The Donald Trump show returned to his hometown of New York City Tuesday morning for the release of the Republican presidential candidate’s latest book and, true to form, the real estate magnate spared no one during his remarks.
During a lengthy question-and-answer session with the press gathered inside Trump Towers, the controversial billionaire once again broached one of his favorite campaign topics – immigration – and slammed his fellow Republicans for being weak on the issue.
"That’s right, there will be a wall built. It will go up and it will be built and people will come into the country legally," Trump said. "I’m much different than, you look at Marco Rubio. Very, very weak on illegal immigration."
Rubio, the Florida senator who has seen his stock rise after two strong debate performances, was a major target of Trump’s during his remarks - along with retired neurosurgeon Ben Carson, who just surpassed Trump in a recent NBC/Wall Street Journal Poll.
"Marco is overrated," Trump said. "Marco doesn’t show up to the United States Senate…Marco is a sitting Senator and he doesn’t show up for the people of Florida."
The Florida lawmaker was hit last week by a scathing opinion piece in the South Florida Sun-Sentinel calling for Rubio to resign from the Senate. Later, during the debate, Jeb Bush – the former governor of Florida – slammed his rival by saying that Rubio has skipped too many votes in the Senate as he campaigns for president.
Bush added that Rubio should do his job. He says "this was a 6-year term and you should be showing up to work."
"What is this a French work week?" Bush said in jest.
Rubio has pushed back on the attacks– saying media criticism of his voting record is an example of bias against conservatives and that Bush is only piling on the attack because "we're running for the same position and someone has convinced you that attacking me will help you."
After criticizing Rubio for his Senate attendance, Trump kept at the freshman senator by calling his position on immigration "trouble for him" and slamming his rival on his personal finances.
"All you have to do is look at his credit card," Trump said. "He is a disaster."
Trump added: "For years, I have been hearing that his credit cards are a disaster…He has a very bad record of finances if you look at what happened with his houses. He certainly lives above his means."
Rubio has in the past dismissed questions about whether his history of personal financial woes disqualifies him from being in charge of the federal government.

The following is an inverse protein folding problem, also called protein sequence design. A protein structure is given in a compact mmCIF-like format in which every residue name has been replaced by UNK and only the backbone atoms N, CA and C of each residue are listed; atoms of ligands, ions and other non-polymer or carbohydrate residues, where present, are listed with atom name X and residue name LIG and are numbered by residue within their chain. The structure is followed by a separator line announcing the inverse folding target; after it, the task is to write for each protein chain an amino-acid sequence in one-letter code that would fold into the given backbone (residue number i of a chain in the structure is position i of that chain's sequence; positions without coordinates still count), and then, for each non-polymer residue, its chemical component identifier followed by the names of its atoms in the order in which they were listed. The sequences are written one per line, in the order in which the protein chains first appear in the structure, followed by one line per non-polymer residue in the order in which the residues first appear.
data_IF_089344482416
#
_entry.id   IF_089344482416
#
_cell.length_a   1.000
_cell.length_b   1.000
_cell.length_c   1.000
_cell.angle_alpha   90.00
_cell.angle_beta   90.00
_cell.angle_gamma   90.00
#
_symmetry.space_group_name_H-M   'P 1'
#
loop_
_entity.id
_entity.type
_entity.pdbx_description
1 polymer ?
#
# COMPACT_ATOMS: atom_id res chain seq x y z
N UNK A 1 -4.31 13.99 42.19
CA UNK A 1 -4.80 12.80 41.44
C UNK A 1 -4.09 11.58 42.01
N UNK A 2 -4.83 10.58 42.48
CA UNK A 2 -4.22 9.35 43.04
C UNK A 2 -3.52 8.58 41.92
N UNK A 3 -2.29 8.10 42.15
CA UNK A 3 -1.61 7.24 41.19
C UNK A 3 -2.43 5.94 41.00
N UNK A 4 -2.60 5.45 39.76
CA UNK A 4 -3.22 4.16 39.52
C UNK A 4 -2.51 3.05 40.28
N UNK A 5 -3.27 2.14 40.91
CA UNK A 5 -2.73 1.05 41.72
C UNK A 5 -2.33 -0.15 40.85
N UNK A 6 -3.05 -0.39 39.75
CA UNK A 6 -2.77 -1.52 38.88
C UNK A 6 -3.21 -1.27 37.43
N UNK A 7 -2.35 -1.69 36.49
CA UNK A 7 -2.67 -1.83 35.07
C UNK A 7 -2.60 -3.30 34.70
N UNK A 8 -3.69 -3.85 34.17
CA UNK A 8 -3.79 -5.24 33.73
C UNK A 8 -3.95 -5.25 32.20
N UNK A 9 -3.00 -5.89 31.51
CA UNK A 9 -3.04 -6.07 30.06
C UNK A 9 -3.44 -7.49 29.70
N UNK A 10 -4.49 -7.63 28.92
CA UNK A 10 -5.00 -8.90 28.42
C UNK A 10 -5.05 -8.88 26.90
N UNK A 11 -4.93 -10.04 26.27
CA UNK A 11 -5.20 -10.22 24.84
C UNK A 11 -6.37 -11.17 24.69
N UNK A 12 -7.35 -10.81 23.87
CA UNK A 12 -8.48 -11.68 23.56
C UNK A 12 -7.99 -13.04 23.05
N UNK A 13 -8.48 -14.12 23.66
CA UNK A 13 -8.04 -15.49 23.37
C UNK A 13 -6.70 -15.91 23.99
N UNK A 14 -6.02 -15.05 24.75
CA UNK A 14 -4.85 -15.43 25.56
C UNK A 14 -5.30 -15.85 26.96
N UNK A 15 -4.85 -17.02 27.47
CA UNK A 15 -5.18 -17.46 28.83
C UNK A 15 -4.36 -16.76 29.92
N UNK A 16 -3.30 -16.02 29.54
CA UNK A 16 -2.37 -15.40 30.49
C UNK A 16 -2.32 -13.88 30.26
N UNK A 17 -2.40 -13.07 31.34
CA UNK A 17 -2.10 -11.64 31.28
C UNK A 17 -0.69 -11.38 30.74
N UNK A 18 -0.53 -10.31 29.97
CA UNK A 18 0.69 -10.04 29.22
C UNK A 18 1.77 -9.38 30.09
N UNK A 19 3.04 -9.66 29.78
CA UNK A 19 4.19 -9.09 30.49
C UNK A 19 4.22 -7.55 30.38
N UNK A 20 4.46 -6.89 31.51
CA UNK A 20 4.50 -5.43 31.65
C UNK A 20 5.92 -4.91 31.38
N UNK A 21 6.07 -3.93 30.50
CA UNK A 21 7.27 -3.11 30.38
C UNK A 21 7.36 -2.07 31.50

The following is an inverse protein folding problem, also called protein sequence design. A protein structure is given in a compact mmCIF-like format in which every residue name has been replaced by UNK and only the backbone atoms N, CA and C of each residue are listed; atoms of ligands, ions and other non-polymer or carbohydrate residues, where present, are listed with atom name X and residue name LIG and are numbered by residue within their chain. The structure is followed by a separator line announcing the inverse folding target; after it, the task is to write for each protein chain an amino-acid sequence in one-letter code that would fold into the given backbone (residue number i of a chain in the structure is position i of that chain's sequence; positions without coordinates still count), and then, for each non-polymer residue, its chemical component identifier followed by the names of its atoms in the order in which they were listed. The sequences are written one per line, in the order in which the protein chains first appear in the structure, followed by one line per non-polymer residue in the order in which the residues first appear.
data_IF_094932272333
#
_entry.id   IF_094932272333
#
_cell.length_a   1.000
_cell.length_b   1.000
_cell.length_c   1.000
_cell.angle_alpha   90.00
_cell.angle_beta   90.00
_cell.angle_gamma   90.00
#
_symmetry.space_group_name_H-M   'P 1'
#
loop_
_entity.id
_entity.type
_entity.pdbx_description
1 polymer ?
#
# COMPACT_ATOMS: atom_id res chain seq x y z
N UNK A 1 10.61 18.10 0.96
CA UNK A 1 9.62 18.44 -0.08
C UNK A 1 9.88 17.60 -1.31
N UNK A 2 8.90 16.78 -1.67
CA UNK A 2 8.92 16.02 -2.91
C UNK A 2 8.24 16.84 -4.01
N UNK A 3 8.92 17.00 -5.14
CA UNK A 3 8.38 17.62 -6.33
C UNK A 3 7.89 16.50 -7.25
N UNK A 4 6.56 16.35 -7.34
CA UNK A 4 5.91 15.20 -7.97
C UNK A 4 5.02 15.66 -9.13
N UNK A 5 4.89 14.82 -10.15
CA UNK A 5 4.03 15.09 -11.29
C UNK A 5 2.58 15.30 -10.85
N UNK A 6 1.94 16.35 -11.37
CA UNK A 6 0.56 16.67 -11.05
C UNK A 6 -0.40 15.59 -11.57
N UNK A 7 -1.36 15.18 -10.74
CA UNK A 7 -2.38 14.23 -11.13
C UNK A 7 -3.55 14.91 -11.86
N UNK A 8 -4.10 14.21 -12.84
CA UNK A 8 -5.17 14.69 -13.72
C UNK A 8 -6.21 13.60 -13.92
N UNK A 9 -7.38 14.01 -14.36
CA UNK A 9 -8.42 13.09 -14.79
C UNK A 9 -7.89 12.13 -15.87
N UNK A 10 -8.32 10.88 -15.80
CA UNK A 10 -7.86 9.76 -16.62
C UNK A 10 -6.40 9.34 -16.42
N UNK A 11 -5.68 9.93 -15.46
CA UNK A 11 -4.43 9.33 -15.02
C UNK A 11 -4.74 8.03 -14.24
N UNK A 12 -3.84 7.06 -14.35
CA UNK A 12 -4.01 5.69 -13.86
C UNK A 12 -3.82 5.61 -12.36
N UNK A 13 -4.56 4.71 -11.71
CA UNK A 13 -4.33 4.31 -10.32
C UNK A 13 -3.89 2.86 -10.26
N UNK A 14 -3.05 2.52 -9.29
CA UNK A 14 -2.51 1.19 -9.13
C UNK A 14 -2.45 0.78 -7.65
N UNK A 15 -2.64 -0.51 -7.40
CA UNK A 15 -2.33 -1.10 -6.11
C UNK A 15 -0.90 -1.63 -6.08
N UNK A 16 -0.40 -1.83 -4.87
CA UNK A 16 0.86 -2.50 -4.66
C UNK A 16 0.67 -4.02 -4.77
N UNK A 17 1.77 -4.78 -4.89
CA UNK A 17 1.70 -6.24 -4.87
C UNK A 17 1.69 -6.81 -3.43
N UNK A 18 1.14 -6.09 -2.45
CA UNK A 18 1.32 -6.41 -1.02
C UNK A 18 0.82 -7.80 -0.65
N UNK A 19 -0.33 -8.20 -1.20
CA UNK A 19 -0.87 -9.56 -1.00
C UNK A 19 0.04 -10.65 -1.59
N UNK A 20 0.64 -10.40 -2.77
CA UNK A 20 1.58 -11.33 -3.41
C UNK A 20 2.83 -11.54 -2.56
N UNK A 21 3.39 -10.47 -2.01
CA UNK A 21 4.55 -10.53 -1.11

A bank once moved to foreclose one of Rubio's homes. He couldn't account for thousands of expenses from political committees he ran. Last year, he sold retirement funds to pay bills despite earning millions over the past decade.
Rubio dismissed those problems as discredited attacks and said his struggles to provide for his four children are the reason he is pushing a tax plan that would help families. He also recounts his humble upbringing as the son of immigrant parents who worked as a bartender and a housekeeper to provide for their children.
Trump’s latest book, entitled "Crippled America," makes the case that Trump has the experience and business savvy to accomplish things that traditional, all-talk, no-action politicians can't. It comes as Trump is continuing to adjust to a new phase of the campaign in which the once undisputed front-runner is now facing heightened competition from a number of his GOP rivals.
"This book is designed to give the reader a better understanding of me and my ideas for our future," Trump writes. "I'm a really nice guy, but I'm also passionate and determined to make our country great again."
Many presidential candidates write books aimed at getting their stories before the public, and almost all of them feature cover photos of the candidates looking friendly, poised, competent and, well, presidential. Trump's cover features him with furrowed brows and a deep scowl, in keeping with his often irascible demeanor.
"I'm sitting there with an angry face and everybody said that's really got to be the picture because the book is explaining all that's the wrong in the country," Trump said Tuesday on ABC's "Good Morning America."
The Associated Press contributed to this report.